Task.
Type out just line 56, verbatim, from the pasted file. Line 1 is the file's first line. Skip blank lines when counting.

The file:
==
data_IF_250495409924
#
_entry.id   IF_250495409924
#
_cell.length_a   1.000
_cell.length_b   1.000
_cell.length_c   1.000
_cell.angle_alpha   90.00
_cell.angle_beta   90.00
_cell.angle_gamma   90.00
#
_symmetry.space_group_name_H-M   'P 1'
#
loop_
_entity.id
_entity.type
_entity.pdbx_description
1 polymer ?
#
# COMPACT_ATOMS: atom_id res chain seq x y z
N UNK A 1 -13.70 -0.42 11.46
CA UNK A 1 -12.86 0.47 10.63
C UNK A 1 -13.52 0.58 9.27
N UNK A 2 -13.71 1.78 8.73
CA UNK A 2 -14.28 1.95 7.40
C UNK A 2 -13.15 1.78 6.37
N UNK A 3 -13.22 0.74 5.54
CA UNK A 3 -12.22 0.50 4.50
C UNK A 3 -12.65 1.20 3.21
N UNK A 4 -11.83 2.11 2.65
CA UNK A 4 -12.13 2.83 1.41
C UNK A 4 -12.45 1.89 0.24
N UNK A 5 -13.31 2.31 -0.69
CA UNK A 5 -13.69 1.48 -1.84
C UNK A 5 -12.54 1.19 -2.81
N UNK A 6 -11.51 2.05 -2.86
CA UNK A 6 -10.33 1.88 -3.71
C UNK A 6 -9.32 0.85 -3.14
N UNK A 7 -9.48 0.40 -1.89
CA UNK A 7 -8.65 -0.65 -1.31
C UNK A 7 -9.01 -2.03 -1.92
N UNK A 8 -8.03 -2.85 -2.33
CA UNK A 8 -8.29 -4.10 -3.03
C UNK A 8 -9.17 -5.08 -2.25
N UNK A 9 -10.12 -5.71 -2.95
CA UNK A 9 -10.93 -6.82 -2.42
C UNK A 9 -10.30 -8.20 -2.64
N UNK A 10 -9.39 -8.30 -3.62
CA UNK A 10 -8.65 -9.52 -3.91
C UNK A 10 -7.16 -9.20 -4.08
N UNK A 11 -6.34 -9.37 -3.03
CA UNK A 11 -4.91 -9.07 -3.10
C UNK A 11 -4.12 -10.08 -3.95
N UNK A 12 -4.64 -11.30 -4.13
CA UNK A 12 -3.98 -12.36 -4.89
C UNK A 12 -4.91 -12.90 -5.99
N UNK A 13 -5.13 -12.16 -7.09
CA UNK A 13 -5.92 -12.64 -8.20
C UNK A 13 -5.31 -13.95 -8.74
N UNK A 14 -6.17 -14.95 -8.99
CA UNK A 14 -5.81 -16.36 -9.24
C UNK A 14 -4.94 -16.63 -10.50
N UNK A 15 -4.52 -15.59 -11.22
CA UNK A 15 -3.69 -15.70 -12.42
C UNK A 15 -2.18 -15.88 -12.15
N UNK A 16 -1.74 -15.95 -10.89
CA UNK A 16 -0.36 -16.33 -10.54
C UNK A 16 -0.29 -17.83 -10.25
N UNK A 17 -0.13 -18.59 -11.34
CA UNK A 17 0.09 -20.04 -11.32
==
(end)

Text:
C UNK A 12 -4.91 -12.90 -5.99